Sharon Lee Snow

Imagine you’re floating in silky blue-green seas off the coast of St. Pete Beach one August day, sun on your face, Margarita in hand, when your dollar store raft is yanked suddenly out to sea. Thrown into choppy gray waters, you cling to your flimsy raft with all your tipsy might. Alone in the Gulf of Mexico, you think of fins. How would you feel if you knew this was coming, that it would come every single year, and there was no way to stop it from claiming you? What would you do?

This is what happens to me every winter. I have seasonal affective disorder. It sounds almost festive, a strange misnomer for something sinister. After all, it’s “seasonal,” like Christmas trees and PEEPS marshmallow chicks at Easter. And it has a cute little acronym: S-A-D—“SAD”. How bad can something be that has such a cute mimetic nickname?

Seasonal affective disorder—seasonal depression—is a nasty, all-too-real nightmare. But don’t just take my word for it. According to the Diagnostic and Statistical Manual of Mental Disorders (DSM), which is the bible of psychiatric ailments—SAD is not a separate kind of depression but a “specifier” that provides clarifying diagnostic details about an existing type of serious mood disorder. In the case of SAD, the existing mood disorder is major depression with the added fun, quirky “seasonal” aspect.

Most people understand major depression as a serious illness. It has a serious name: Major Depressive Disorder. Clinical Depression. This illness is not messing around. We’ve seen the TV commercials; we know, if we don’t understand, the hopelessness, the woman curled up in the sheets while her children play unattended and unloved. We know depression because we’ve watched the little gray blob of a cloud trail after the woman no matter how many meds she swallows to make it go away.

Most of us have heard that depression and mental illness are as unremarkable as the common cold and one in five of us win this unlucky lottery in any given year. Alec Baldwin had it. Buzz Aldrin, J.K. Rowling, and Mozart had it. Princess Diana and Demi Lovato. We hear these statistics and look to our coworkers to see which one of our cubicle mates is certifiable, smug that it’s not us.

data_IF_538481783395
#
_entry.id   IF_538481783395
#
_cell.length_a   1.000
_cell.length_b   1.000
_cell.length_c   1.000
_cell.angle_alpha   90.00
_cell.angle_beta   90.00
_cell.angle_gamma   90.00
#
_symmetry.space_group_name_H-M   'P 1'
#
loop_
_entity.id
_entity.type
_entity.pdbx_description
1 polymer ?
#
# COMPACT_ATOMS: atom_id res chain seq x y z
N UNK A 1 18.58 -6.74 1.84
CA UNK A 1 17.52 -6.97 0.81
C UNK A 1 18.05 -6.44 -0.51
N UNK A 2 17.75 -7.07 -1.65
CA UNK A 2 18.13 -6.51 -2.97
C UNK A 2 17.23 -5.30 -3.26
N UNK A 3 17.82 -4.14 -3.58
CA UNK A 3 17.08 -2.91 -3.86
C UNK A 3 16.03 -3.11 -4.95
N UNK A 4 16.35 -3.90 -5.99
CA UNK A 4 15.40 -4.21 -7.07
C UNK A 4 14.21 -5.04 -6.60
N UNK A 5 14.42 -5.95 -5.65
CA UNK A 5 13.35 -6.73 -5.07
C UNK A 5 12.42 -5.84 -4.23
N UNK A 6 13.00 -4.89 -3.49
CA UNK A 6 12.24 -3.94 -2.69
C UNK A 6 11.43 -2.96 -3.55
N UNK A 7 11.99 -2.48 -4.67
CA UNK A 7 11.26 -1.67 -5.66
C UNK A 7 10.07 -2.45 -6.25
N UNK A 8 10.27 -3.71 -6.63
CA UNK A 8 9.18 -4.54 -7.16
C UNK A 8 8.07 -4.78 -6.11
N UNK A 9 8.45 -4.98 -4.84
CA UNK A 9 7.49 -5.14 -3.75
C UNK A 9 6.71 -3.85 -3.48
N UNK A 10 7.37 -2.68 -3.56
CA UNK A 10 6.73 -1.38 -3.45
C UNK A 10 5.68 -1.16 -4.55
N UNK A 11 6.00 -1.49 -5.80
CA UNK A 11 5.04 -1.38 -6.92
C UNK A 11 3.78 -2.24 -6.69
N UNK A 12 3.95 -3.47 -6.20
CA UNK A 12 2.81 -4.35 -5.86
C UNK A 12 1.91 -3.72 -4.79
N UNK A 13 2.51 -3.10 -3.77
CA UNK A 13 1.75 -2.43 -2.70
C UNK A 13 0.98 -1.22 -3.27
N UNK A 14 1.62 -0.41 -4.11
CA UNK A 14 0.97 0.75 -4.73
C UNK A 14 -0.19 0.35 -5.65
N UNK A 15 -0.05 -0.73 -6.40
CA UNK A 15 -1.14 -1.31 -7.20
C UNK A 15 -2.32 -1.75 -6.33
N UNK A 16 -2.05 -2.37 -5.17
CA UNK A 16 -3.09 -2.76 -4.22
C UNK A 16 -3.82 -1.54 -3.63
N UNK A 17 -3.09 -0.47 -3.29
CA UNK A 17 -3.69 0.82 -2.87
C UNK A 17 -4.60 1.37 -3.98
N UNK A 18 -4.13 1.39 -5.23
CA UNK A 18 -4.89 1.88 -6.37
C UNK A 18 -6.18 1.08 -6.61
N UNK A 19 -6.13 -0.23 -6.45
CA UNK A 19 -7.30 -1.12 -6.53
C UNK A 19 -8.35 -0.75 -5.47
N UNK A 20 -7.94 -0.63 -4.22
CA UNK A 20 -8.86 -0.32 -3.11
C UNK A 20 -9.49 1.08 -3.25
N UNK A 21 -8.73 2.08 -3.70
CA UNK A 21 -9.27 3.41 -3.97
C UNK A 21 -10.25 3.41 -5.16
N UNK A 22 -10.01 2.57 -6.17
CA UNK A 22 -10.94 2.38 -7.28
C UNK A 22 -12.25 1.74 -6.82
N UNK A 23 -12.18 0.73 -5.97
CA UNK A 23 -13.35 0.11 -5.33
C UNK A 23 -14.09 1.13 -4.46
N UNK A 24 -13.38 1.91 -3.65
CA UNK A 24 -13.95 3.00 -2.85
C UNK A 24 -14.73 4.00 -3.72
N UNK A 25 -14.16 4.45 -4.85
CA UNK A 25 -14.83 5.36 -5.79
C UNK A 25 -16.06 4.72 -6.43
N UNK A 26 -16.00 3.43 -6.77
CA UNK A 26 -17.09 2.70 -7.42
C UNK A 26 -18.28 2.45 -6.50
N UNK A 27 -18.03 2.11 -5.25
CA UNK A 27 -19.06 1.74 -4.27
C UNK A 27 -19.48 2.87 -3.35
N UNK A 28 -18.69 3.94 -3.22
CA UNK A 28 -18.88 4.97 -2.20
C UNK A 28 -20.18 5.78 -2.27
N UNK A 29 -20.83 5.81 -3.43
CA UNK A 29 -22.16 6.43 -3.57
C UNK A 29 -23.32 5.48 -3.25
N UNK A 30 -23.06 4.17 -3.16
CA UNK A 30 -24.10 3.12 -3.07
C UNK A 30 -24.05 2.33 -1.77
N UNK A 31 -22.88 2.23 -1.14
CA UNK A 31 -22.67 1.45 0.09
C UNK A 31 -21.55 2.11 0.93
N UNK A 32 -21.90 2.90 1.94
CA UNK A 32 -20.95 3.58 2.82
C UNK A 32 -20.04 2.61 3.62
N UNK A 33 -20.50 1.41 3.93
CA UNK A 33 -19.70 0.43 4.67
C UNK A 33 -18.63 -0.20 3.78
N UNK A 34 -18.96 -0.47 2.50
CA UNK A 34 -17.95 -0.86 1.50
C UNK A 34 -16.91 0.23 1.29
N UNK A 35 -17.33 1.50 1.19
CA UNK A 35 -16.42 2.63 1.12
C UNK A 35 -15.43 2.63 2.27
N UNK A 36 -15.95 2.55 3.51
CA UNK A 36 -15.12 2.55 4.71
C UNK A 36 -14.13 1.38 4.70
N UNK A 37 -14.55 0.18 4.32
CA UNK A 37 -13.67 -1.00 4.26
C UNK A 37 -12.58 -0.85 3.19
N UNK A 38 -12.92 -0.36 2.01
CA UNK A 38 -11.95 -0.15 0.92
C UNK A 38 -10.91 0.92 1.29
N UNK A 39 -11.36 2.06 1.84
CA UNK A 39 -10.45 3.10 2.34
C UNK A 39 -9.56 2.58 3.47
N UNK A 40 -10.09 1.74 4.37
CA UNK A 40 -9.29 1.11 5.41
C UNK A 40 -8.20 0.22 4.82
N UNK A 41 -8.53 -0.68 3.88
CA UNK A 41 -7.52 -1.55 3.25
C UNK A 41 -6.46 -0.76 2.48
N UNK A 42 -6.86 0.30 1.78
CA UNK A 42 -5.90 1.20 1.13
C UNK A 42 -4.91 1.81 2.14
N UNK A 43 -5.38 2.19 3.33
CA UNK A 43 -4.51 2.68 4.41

But SAD? Seasonal depression? Let’s face it: it isn’t cancer and it sounds weak, suspicious, like some sort of flimsy excuse. No one likes winter anyhow, so get the hell over it.  You don’t look depressed.

I’d love to get over it, but it’s complicated. Even a cloudy day can bring me toppling down. I know when the summer solstice hits, and I savor it. If I could, I’d live forever in that day. Ritual and legend surround this longest Midsummer’s day—pagans and witches and Celts in dance and sacrifice, thinking time and night has stopped and demons can be vanquished. But I know it’s a sham, and the shadows will soon assert their reign. There is nothing to hold them back.


What does it look like then, a major depression that’s seasonal; a poorly timed mood disorder with “Silver Bells” and “Feliz Navidad” as an unappreciated soundtrack? Mostly it’s internal, a private war zone in one’s mind. But the inner struggle is a bitch. That life-and-death struggle out to sea is going on in your friend, your coworker, your teacher, even while they teach a class or help you on a presentation. They struggle with their part of the project, and you grow annoyed. And yes, they seem tired and irritable, but hey, who isn’t? They are also kind of rude, and you are tired of their ignoring your texts. What is their fucking problem?

Their fucking problem is this: they are swimming in a sea of molasses. They are looking at you through this alternate universe from underwater. Their real self is held captive by Hades underground, and this strange automaton replica is staring helplessly at you.


Seasonal affective disorder is considered a malfunction of the circadian rhythm (our 24-hour sleep-wake cycle) and tied to the sleep hormone melatonin and the neurotransmitter serotonin. The shortening of the days and light begin their disruptive chemical lobotomy starting in autumn or earlier. The dread starts sooner. In the Sunshine State, a little over one percent of the population suffers from SAD, while in Alaska and other Northern states, up to ten percent or more. Overall, five percent of the population suffers from clinically significant symptoms, but many people suffer to a lesser degree. We have all heard of the winter blues or cabin fever. Consider millions of sufferers, mainly women of childbearing age—typical of clinical depression which targets women up to twice the rate of men, trying to manage a strange, ill-understood disorder that rampages through families unlucky enough to pass along this genetic fault line in the DNA code.

In many cases, sufferers don’t begin to feel well until mid-spring. That is half their year lived underwater, subpar, struggling to breathe. I count months. I cross them off. I look to sunny days and stock up on sun like supplies for an expedition. And I am. I am taking an expedition to the dark side of the universe. My dark side.


My maiden name is “Snow.”